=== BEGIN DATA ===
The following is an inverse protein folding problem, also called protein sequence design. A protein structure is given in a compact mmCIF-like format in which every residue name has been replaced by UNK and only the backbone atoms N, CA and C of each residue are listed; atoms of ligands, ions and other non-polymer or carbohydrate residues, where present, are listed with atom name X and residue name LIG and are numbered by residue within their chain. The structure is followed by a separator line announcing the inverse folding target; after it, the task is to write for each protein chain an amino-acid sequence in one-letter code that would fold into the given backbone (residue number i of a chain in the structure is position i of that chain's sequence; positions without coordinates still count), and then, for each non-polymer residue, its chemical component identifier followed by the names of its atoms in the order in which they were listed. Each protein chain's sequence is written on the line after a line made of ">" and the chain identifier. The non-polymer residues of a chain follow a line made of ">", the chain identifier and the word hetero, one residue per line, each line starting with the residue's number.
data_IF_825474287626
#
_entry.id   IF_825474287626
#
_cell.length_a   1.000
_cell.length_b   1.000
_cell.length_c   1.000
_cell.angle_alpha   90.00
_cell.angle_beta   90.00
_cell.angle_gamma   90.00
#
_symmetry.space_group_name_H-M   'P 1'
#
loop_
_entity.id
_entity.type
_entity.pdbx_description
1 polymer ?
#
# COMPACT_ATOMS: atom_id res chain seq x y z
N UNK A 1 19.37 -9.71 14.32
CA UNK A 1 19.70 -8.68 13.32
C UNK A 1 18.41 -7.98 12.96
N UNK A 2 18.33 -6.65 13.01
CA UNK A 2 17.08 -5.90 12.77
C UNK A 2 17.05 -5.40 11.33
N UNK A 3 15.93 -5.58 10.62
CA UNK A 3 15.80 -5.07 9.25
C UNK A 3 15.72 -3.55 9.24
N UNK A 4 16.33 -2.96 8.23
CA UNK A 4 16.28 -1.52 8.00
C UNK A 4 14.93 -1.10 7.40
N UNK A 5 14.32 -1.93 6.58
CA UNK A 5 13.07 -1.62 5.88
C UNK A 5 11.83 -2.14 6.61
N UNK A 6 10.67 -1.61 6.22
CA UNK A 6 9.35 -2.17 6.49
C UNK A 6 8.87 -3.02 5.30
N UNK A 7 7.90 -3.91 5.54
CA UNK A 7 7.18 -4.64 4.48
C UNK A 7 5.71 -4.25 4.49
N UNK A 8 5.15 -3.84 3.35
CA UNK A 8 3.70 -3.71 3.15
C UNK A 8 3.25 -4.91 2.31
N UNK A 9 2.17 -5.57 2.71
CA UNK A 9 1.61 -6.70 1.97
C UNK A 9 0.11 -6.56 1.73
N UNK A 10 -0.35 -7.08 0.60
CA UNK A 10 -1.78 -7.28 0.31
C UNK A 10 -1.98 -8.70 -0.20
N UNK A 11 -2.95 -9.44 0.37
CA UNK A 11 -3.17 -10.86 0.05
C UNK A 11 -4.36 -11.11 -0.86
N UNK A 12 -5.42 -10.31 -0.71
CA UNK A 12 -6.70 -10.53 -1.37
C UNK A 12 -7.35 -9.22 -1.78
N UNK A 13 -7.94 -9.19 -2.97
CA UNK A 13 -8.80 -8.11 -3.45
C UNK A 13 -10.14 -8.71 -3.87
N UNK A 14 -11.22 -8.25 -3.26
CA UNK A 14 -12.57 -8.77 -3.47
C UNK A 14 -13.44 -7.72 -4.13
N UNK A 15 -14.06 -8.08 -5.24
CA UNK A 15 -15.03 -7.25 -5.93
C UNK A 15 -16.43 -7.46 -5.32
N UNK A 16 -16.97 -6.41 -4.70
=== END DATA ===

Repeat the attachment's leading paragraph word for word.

The following is an inverse protein folding problem, also called protein sequence design. A protein structure is given in a compact mmCIF-like format in which every residue name has been replaced by UNK and only the backbone atoms N, CA and C of each residue are listed; atoms of ligands, ions and other non-polymer or carbohydrate residues, where present, are listed with atom name X and residue name LIG and are numbered by residue within their chain. The structure is followed by a separator line announcing the inverse folding target; after it, the task is to write for each protein chain an amino-acid sequence in one-letter code that would fold into the given backbone (residue number i of a chain in the structure is position i of that chain's sequence; positions without coordinates still count), and then, for each non-polymer residue, its chemical component identifier followed by the names of its atoms in the order in which they were listed. Each protein chain's sequence is written on the line after a line made of ">" and the chain identifier. The non-polymer residues of a chain follow a line made of ">", the chain identifier and the word hetero, one residue per line, each line starting with the residue's number.